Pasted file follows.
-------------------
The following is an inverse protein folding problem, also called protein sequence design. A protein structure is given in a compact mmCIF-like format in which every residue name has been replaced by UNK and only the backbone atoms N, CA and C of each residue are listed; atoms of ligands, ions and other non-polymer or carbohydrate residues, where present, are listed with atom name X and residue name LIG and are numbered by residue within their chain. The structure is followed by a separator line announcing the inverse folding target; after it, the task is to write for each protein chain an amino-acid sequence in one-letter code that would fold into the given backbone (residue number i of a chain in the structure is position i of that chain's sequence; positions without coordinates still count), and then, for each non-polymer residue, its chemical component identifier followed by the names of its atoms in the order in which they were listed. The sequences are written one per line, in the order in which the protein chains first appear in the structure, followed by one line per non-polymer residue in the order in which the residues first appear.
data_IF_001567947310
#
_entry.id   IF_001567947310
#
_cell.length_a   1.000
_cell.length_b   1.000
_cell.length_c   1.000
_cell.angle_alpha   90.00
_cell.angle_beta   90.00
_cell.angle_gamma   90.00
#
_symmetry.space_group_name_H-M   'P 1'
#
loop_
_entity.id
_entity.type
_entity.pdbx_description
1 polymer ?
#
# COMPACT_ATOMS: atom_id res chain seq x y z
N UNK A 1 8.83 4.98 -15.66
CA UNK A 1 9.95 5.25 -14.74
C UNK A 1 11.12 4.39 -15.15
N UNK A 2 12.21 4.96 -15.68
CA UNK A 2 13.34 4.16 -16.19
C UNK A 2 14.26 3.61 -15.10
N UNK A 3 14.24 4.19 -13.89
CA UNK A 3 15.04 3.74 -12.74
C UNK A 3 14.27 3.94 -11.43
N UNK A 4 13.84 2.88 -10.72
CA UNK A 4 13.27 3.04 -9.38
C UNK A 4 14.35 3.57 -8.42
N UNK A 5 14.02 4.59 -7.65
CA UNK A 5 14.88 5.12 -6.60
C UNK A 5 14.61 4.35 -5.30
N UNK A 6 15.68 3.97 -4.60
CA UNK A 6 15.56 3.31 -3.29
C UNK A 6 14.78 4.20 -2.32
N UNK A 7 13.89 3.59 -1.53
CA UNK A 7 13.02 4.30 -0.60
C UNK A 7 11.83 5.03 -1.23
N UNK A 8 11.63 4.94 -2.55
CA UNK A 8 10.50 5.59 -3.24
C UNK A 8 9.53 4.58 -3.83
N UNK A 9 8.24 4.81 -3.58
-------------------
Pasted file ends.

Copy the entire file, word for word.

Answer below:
The following is an inverse protein folding problem, also called protein sequence design. A protein structure is given in a compact mmCIF-like format in which every residue name has been replaced by UNK and only the backbone atoms N, CA and C of each residue are listed; atoms of ligands, ions and other non-polymer or carbohydrate residues, where present, are listed with atom name X and residue name LIG and are numbered by residue within their chain. The structure is followed by a separator line announcing the inverse folding target; after it, the task is to write for each protein chain an amino-acid sequence in one-letter code that would fold into the given backbone (residue number i of a chain in the structure is position i of that chain's sequence; positions without coordinates still count), and then, for each non-polymer residue, its chemical component identifier followed by the names of its atoms in the order in which they were listed. The sequences are written one per line, in the order in which the protein chains first appear in the structure, followed by one line per non-polymer residue in the order in which the residues first appear.
data_IF_001567947310
#
_entry.id   IF_001567947310
#
_cell.length_a   1.000
_cell.length_b   1.000
_cell.length_c   1.000
_cell.angle_alpha   90.00
_cell.angle_beta   90.00
_cell.angle_gamma   90.00
#
_symmetry.space_group_name_H-M   'P 1'
#
loop_
_entity.id
_entity.type
_entity.pdbx_description
1 polymer ?
#
# COMPACT_ATOMS: atom_id res chain seq x y z
N UNK A 1 8.83 4.98 -15.66
CA UNK A 1 9.95 5.25 -14.74
C UNK A 1 11.12 4.39 -15.15
N UNK A 2 12.21 4.96 -15.68
CA UNK A 2 13.34 4.16 -16.19
C UNK A 2 14.26 3.61 -15.10
N UNK A 3 14.24 4.19 -13.89
CA UNK A 3 15.04 3.74 -12.74
C UNK A 3 14.27 3.94 -11.43
N UNK A 4 13.84 2.88 -10.72
CA UNK A 4 13.27 3.04 -9.38
C UNK A 4 14.35 3.57 -8.42
N UNK A 5 14.02 4.59 -7.65
CA UNK A 5 14.88 5.12 -6.60
C UNK A 5 14.61 4.35 -5.30
N UNK A 6 15.68 3.97 -4.60
CA UNK A 6 15.56 3.31 -3.29
C UNK A 6 14.78 4.20 -2.32
N UNK A 7 13.89 3.59 -1.53
CA UNK A 7 13.02 4.30 -0.60
C UNK A 7 11.83 5.03 -1.23
N UNK A 8 11.63 4.94 -2.55
CA UNK A 8 10.50 5.59 -3.24
C UNK A 8 9.53 4.58 -3.83
N UNK A 9 8.24 4.81 -3.58